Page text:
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Psychological Effects Of Hiv Discordant Results In A Couple

1682 words - 7 pages


International Institute For Capacity Development Trust

Diploma In HIV Counseling, Care And Prevention



Discuss the possible psychological effects of HIV and AIDS on a couple that has HIV discordant results

June 2011

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HIV discordant couples are those in which one of the couples has HIV negative and the other has HIV positive. Such couples definitely suffer from psychological effects which may range from mild to severe.

Psychological effects are those thoughts, feelings and emotions that affect the mental well being of the affected and infected ...view middle of the document...

From the psychological standpoint, the HIV/AIDS epidemic is focused around the area of interpersonal relationships. HIV is transmitted through the most intimate behaviors where gender inequity, violence against women, poverty, and oppression put women and adolescents at high risk of vulnerability than their male counterparts.

The partner infected with HIV generally views themselves as being defective. They may perceive changes in their physical bodies and self images therefore lowered self esteem. As a result of such changes, the behavior of those infected may change affecting interpersonal relationships. They may become aggressive and rude to their partners because they fell or imagine being victimized.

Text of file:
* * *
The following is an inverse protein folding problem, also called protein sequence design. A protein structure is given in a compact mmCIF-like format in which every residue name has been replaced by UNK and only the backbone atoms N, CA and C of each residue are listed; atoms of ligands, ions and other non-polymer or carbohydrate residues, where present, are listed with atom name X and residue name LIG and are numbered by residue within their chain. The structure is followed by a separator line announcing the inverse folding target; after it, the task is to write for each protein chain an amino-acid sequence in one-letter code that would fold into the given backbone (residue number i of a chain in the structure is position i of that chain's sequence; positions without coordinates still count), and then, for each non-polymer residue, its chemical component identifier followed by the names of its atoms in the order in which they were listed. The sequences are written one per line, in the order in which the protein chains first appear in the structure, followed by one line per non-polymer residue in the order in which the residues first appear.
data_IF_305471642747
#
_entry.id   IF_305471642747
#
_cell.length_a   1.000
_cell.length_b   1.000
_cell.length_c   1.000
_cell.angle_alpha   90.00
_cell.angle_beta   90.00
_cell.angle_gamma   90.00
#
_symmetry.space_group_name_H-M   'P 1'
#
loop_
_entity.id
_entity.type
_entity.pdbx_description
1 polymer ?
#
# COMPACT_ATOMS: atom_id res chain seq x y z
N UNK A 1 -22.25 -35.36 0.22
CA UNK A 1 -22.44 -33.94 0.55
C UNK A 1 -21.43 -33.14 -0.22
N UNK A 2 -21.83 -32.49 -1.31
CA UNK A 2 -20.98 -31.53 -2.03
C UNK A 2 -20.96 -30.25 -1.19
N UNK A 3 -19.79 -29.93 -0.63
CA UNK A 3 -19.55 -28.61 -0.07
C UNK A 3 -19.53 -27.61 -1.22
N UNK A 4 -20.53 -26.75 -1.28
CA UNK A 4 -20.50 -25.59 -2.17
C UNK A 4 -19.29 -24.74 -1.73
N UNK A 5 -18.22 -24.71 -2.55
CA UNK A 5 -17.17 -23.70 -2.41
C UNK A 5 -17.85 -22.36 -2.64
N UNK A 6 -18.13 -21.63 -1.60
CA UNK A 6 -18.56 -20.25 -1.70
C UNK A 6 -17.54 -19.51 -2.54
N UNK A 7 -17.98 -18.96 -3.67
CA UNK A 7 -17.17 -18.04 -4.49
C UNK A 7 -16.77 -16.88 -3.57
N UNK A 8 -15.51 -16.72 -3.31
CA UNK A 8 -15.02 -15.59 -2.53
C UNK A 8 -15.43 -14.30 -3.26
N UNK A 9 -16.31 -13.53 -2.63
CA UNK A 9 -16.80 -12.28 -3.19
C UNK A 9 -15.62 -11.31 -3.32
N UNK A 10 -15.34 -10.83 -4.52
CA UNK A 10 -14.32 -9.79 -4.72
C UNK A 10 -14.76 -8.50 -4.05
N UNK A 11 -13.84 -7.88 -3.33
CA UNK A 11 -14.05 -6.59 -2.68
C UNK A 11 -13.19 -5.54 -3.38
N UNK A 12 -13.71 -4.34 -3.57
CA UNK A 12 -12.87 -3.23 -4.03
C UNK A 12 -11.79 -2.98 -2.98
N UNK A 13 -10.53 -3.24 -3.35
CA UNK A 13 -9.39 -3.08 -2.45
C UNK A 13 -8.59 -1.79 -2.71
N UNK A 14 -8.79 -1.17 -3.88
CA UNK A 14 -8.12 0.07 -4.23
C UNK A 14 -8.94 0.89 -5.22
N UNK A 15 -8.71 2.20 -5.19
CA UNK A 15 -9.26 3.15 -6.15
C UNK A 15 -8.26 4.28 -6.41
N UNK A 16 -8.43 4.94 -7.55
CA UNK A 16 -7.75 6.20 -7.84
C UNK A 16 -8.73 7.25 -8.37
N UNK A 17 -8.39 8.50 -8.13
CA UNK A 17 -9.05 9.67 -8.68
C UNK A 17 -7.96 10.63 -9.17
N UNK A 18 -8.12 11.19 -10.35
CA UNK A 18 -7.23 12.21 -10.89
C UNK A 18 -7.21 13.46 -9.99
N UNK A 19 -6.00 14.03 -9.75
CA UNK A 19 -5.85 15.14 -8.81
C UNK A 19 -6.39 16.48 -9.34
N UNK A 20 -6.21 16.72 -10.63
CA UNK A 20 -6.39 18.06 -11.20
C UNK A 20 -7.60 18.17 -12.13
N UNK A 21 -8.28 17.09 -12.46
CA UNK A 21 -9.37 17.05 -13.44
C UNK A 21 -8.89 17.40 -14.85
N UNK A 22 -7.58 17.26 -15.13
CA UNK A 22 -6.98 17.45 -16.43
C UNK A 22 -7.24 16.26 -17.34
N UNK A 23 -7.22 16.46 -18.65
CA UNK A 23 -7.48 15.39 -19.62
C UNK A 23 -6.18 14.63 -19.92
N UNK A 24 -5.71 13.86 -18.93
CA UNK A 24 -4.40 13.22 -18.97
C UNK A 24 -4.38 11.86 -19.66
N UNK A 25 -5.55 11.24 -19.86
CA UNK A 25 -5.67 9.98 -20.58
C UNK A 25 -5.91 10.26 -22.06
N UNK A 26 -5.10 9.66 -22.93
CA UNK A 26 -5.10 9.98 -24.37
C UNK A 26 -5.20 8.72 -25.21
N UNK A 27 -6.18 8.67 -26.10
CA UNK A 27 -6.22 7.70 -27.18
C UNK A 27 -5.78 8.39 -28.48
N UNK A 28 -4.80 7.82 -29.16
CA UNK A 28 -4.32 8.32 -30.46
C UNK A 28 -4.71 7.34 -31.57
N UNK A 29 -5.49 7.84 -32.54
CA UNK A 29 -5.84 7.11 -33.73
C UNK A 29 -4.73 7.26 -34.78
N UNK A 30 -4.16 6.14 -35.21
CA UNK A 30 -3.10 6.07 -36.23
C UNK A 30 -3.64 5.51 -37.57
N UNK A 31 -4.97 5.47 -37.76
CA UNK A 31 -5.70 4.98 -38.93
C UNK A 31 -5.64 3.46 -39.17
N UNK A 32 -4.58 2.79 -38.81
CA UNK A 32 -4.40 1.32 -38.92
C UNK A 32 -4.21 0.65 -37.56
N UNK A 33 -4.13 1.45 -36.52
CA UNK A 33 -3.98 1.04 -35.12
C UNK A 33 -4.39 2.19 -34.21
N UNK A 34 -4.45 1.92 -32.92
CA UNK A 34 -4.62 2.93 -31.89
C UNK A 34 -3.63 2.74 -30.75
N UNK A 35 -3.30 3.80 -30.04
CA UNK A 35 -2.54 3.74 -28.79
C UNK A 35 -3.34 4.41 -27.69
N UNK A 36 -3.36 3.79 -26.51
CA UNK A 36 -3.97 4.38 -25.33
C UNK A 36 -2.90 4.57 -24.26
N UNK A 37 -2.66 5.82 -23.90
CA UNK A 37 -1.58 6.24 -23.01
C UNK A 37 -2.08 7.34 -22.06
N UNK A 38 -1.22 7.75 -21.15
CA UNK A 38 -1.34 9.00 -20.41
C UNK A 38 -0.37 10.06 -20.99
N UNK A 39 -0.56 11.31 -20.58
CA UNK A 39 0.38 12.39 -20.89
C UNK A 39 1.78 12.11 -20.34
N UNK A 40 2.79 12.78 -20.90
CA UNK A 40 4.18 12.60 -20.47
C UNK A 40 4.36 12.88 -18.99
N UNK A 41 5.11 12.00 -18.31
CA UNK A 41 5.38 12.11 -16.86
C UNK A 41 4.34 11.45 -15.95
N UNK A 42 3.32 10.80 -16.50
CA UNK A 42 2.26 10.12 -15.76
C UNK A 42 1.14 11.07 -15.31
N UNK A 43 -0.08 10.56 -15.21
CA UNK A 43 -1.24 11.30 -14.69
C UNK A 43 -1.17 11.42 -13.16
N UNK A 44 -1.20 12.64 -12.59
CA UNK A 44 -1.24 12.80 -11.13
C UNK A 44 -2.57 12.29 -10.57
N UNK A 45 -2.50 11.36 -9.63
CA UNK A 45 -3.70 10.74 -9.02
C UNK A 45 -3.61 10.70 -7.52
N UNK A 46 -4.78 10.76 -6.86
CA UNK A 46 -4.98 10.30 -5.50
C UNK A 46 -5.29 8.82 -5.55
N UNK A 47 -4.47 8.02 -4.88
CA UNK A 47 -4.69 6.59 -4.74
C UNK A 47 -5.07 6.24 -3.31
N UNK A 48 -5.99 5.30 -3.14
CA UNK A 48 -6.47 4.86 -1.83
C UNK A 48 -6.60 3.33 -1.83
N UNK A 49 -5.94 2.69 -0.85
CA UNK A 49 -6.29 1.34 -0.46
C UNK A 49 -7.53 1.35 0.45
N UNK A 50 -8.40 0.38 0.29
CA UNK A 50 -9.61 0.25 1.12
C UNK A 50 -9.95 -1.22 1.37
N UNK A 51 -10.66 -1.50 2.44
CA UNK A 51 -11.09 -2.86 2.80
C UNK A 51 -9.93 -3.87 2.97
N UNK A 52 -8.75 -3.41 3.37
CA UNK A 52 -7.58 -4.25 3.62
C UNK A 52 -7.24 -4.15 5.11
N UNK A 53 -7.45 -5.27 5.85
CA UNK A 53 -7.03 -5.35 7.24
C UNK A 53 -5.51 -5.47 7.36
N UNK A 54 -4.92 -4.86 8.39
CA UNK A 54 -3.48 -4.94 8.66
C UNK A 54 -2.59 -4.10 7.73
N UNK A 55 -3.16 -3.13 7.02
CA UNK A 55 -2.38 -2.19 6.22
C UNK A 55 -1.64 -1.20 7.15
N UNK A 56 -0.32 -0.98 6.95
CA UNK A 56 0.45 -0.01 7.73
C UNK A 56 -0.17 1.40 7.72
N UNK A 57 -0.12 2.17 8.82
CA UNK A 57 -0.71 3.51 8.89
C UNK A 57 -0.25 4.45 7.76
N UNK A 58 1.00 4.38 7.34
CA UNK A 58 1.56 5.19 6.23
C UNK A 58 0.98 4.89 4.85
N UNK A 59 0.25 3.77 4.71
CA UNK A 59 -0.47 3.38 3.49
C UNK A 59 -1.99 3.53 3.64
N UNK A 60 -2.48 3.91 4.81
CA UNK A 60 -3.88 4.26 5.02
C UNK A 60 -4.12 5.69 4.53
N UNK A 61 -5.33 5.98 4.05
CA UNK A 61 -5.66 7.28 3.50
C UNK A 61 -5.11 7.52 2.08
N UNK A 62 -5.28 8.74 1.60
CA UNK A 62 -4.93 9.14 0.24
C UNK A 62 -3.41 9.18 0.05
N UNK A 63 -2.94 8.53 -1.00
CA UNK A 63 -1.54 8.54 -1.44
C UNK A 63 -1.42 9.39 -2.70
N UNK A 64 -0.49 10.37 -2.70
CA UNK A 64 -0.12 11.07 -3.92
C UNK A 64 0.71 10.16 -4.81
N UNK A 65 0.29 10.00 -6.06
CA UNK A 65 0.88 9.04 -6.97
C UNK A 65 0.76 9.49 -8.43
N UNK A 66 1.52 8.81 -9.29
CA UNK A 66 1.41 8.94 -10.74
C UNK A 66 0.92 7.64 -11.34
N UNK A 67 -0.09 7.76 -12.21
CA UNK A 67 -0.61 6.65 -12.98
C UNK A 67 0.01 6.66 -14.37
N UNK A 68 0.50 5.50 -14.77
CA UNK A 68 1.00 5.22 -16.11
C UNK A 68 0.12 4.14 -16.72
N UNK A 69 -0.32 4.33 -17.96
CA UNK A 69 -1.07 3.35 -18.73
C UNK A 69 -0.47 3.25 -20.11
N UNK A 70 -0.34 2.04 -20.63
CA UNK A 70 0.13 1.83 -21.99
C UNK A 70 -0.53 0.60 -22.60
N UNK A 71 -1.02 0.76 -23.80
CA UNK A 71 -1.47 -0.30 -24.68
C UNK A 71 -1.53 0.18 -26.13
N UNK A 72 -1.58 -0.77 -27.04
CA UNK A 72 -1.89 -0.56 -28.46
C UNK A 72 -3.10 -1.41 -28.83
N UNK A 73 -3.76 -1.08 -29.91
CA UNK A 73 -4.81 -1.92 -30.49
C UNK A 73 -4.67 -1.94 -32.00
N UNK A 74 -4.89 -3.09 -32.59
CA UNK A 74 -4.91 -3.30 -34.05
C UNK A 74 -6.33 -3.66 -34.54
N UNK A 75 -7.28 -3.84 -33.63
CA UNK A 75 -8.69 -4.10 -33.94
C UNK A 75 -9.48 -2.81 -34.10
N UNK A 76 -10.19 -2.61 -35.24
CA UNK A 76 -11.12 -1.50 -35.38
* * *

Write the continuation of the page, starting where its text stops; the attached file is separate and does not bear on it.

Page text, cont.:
The first news of the illness is received with shock and incredulity and in some situations it is the confirmation of an infection that he or she had feared. Soon after the initial diagnosis, the husband but more often the women who have tested HIV positive may begin to have feelings of marginalization, alignment, rejection and blame. If she has the infection, she may fear sharing her situation with her partner for fear that she will be blamed as the transmitter of the virus. She fears being the object of physical and verbal abuse. He or she worries that someone will find out about the diagnosis and fears rejection of her family and marginalization from their community. If it the wife who is HIV positive, she may also worry about how she will obtain medical care and pay for the medicines if she doesn’t have enough money or medical insurance since most of the women in our community are dependants of their husbands.

Even when a woman has access to treatments, it is common to see her not attending to her health in order to tend to the needs of her family. In our communities there is a lack of support services designed specifically for the needs of infected women. Many women do not have access to health services and benefits, be it that the services do not exist, she cannot pay for them, or she cannot access them. If a woman does not make use locally available medical resources, this should not be confused with her resistance to be treated. It is important to keep in mind the complexity of the woman’s social and economic situation. The infected woman confronts many difficulties and complications to be able to keep medical appointments, one of which is to find someone to care for her children. If this is not possible, she has to find a way to bring them with her on public transportation and care for them during her visit in clinics or hospitals. For a woman who has severe symptoms, this is a grueling task, and she may prefer to receive medical services within the home. One of the most difficult decisions for a woman and her family is final wishes and funeral planning.

Because of such social and economic challenges, fear, grief, anger, anxiety and possibly depression and suicidal thoughts are common psychological...

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